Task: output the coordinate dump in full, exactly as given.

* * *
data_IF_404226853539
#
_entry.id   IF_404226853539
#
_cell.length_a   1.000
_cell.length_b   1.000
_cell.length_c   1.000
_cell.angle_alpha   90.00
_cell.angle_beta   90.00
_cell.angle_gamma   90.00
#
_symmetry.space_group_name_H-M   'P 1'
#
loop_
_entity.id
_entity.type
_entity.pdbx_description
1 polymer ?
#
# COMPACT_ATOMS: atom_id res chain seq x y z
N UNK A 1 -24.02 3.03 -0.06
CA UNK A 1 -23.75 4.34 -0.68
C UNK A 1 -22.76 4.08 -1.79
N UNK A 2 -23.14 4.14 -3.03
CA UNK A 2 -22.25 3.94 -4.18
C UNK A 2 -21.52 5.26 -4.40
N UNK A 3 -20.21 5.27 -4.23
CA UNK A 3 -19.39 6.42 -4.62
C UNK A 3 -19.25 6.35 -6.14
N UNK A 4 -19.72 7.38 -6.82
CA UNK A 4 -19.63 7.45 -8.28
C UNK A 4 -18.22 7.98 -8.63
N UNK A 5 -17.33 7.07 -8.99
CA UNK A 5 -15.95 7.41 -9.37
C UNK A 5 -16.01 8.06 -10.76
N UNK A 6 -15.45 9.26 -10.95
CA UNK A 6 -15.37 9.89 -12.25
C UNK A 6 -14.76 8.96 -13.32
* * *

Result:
data_IF_404226853539
#
_entry.id   IF_404226853539
#
_cell.length_a   1.000
_cell.length_b   1.000
_cell.length_c   1.000
_cell.angle_alpha   90.00
_cell.angle_beta   90.00
_cell.angle_gamma   90.00
#
_symmetry.space_group_name_H-M   'P 1'
#
loop_
_entity.id
_entity.type
_entity.pdbx_description
1 polymer ?
#
# COMPACT_ATOMS: atom_id res chain seq x y z
N UNK A 1 -24.02 3.03 -0.06
CA UNK A 1 -23.75 4.34 -0.68
C UNK A 1 -22.76 4.08 -1.79
N UNK A 2 -23.14 4.14 -3.03
CA UNK A 2 -22.25 3.94 -4.18
C UNK A 2 -21.52 5.26 -4.40
N UNK A 3 -20.21 5.27 -4.23
CA UNK A 3 -19.39 6.42 -4.62
C UNK A 3 -19.25 6.35 -6.14
N UNK A 4 -19.72 7.38 -6.82
CA UNK A 4 -19.63 7.45 -8.28
C UNK A 4 -18.22 7.98 -8.63
N UNK A 5 -17.33 7.07 -8.99
CA UNK A 5 -15.95 7.41 -9.37
C UNK A 5 -16.01 8.06 -10.76
N UNK A 6 -15.45 9.26 -10.95
CA UNK A 6 -15.37 9.89 -12.25
C UNK A 6 -14.76 8.96 -13.32